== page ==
And this, of course, is exactly where Gwynnie loses many women. She is perfection personified. To add insult to injury, there's Goop, her online blog, through which she has curated a collection of "all life's positives" since 2008 – and behaves like a celebrity even though she's trying to just be a girly-girl who wants to share what she likes with all her BFFs. I don't fault her for being ambitious or for being perfect. "Winning an Oscar so young [at 26 for Shakespeare in Love], you think, 'There are no rules for me now. I can do what I want,' the 41-year-old actress told me in an interview once. And she's right. She should do what she wants, even if that includes forgoing french fries. Good for her.
To me, what's irksome about her is her inability to understand her audience. Promoting expensive items, such as spring wardrobe essentials worth $45,000, as if everybody can easily afford them is not good marketing. Worse, she doesn't seem aware she's doing it. She's in a bubble of self-love. When she was asked why she puts herself out there on lifestyle issues that earn her so much criticism, she retorted, "Because I know what I'm doing. Which is sharing information. The site is totally accessible. It's not snooty. It's completely earthy." Then this: "If you want to twist it the way you want to twist it, it says more about you than about me," she huffed.
The nature of ambition is what fuels other haters in the celebrity universe. People dislike actress Anne Hathaway mostly, it seems to me, for her drive. And that's troublesome. Do we hate her for leaning in? Are we more open to the Jennifer Lawrences of the world, whose success appears more serendipitous, as though the spotlight has chased them rather than the other way around? If so, that points, to me, to our unresolved relationship with female ambition. Surely we have moved past the smallmindedness of thinking that a woman's unapologetic clarity about what she wants and deserves to get is somehow unattractive and bitchy.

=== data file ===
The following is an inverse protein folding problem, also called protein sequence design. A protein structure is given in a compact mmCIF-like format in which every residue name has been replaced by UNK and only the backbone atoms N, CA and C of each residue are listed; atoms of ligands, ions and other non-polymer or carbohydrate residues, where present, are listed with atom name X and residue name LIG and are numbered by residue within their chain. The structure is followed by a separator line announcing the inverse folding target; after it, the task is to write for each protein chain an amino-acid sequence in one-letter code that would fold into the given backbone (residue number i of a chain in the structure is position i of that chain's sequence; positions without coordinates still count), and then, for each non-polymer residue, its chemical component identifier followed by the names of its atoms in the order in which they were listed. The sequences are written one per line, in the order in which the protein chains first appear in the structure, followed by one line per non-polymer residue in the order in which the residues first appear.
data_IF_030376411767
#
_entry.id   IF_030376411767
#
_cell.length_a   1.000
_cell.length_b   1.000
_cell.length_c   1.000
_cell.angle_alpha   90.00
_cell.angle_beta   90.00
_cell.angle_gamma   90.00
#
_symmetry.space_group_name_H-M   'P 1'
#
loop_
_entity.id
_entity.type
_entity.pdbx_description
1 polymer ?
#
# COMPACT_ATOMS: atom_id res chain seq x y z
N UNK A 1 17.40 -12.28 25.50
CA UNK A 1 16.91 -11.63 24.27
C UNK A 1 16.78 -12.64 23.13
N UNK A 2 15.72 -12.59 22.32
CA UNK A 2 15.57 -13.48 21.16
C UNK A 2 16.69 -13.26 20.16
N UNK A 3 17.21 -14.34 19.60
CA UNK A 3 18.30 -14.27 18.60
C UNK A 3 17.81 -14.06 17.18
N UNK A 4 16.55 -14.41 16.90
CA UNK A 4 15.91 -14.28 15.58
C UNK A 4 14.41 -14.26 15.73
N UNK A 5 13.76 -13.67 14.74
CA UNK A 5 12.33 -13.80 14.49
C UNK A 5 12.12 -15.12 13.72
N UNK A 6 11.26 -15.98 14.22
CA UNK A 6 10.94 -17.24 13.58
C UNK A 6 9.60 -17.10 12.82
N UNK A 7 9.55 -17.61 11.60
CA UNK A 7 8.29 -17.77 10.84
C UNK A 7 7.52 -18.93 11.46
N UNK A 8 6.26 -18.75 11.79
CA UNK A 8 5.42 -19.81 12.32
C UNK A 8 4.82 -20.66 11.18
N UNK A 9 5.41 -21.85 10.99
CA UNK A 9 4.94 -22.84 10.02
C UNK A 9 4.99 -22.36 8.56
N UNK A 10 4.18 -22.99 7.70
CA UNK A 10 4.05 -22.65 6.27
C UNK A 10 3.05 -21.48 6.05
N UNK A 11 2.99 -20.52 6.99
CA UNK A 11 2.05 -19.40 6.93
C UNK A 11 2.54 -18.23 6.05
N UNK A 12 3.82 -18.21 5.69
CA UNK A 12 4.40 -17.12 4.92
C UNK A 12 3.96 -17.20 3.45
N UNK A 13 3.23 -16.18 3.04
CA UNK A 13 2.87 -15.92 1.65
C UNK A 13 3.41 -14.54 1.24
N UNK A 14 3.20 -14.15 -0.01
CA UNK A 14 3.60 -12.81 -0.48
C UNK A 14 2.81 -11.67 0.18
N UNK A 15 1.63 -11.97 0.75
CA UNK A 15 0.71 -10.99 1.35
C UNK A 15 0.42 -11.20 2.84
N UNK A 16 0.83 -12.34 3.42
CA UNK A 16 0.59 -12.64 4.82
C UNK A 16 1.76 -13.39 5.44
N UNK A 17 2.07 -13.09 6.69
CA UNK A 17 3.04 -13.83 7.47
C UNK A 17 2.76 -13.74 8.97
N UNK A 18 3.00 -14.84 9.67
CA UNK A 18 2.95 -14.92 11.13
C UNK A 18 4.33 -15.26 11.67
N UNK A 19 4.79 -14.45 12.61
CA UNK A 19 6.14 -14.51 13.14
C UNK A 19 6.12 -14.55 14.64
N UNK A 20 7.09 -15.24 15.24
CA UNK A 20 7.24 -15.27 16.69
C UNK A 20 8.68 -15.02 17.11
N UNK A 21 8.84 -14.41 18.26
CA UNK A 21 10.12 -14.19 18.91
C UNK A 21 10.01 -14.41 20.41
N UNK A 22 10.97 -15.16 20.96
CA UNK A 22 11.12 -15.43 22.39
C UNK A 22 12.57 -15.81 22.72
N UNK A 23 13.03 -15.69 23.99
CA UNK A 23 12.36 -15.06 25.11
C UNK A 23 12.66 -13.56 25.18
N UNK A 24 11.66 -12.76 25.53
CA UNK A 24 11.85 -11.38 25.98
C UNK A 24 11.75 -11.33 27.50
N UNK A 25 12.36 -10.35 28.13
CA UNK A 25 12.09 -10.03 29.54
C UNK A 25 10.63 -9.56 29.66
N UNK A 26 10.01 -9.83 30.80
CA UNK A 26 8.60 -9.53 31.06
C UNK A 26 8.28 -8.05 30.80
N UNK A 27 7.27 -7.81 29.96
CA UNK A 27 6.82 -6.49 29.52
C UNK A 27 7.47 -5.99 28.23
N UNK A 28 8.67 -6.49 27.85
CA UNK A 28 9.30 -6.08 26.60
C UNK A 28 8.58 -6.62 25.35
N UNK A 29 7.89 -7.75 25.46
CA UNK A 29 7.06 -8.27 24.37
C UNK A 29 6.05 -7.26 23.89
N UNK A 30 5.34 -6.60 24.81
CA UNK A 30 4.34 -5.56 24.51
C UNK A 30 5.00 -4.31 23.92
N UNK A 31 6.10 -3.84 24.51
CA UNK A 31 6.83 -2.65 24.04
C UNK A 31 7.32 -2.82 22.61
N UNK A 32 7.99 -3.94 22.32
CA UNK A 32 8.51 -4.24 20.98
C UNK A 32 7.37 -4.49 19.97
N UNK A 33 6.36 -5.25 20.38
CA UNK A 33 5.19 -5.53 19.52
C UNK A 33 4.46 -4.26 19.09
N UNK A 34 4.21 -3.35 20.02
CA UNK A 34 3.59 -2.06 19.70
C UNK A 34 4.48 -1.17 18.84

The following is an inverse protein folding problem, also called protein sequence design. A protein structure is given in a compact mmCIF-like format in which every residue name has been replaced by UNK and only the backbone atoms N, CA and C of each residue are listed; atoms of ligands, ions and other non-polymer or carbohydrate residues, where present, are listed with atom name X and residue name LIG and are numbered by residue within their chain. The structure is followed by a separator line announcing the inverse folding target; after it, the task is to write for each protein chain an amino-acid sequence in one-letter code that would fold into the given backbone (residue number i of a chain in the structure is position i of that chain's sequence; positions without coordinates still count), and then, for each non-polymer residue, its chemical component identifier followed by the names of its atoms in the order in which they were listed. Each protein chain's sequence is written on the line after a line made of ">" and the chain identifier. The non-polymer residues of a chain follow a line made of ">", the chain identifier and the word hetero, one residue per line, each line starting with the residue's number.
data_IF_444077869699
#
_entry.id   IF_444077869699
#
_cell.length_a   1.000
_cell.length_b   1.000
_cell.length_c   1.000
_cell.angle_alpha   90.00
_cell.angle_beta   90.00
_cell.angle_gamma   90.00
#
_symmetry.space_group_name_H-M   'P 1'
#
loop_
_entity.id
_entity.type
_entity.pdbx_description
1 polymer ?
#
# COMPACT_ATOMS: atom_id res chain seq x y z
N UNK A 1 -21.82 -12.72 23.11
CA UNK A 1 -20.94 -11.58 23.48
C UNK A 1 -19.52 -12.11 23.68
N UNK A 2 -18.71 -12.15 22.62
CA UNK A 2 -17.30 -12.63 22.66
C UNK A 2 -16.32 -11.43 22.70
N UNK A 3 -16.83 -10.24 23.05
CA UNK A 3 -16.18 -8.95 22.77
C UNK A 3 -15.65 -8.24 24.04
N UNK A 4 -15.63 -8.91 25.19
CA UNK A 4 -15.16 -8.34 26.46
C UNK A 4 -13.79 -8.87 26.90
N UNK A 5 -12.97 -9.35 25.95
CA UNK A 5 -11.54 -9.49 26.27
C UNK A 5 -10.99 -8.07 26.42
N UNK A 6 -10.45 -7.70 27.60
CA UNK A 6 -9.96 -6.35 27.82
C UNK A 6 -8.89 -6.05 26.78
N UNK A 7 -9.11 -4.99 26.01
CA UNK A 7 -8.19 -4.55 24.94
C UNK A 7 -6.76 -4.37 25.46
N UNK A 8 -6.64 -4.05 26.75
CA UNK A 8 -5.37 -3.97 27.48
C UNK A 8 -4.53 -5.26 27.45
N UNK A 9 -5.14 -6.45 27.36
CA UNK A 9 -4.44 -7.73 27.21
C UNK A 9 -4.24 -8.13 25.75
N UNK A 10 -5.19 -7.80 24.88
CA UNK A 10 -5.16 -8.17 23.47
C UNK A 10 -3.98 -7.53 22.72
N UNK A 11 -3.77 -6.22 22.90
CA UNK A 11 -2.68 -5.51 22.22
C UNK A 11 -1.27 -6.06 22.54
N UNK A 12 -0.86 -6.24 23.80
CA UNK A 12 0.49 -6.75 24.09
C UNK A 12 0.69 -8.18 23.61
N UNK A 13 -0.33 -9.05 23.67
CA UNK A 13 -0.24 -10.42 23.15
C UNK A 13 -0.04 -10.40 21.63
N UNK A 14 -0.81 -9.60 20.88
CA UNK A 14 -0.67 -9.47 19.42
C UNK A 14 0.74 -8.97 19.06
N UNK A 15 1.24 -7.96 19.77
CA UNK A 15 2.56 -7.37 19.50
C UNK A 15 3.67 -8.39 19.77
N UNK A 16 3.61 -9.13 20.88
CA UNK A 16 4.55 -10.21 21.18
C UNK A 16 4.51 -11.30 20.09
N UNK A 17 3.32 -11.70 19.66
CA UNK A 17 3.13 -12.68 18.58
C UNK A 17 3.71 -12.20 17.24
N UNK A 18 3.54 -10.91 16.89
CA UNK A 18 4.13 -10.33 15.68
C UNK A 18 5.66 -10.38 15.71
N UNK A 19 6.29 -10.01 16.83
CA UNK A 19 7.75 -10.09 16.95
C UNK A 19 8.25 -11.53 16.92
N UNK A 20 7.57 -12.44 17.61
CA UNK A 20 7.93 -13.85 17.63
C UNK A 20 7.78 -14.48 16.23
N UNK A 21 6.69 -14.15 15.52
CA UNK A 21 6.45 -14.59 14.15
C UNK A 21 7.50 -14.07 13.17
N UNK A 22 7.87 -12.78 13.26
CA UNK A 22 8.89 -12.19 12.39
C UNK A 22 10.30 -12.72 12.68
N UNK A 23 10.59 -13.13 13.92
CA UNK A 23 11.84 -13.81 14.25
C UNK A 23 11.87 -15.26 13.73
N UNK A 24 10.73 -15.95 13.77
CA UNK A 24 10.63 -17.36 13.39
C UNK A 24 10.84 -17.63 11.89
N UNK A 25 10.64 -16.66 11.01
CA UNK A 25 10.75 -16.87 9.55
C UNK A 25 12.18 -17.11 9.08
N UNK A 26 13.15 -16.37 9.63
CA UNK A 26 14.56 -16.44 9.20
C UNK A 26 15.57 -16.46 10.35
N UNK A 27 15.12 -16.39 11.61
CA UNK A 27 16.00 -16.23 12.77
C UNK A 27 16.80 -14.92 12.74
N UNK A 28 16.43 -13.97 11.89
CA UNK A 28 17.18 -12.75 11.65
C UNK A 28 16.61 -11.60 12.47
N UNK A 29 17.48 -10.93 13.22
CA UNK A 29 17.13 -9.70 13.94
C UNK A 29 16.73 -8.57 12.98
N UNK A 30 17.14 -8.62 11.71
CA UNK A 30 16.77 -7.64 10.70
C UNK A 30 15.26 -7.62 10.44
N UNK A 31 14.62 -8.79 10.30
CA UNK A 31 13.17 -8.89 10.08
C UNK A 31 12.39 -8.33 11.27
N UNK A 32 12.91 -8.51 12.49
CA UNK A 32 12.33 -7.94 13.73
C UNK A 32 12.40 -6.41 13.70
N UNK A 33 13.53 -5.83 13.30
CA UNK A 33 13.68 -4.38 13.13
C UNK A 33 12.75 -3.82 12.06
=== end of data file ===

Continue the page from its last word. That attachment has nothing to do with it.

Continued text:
In his editor's letter, Carter professed a kind of bewilderment about the "brouhaha" of the Paltrow affair. He couldn't quite fathom the antipathy. Paltrow called him in the fall, he reports, asking what she might do to get her haters onside. He suggested she put on weight. She said he should lose some. Such witty repartee! But this pals-y type of conversation is exactly what makes his job so tricky. The celebrity world can sometimes be more creepy than the deepest reaches of the ocean. There are many symbiotic parasite-host relationships that make the whole ecosystem thrive. Celebrities need Vanity Fair as much as Vanity Fair needs them – to pose on their covers, to agree to do stories. In the end, Carter likely didn't want to publish a gossipy story about an A-list Hollywood star without attributed quotes from people who knew her. (In an e-mail,Vanessa Grigoriadis turned down a request for comment.) And in a neat trick of media manners, he managed to look elitist about gossip, as though he and his magazine were beyond such rumours, the very thing that fuelled such interest in the story he now isn't publishing because it might disappoint.
It's a win-win decision for him and Paltrow, though. Vanity Fair looks classy. And Paltrow is neither taken down nor put on a pedestal. She retains her love/ hate energy. Which is what she should be thankful for. It's part of why people talk about her.
Follow Sarah Hampson on Twitter: @hampsonwrites.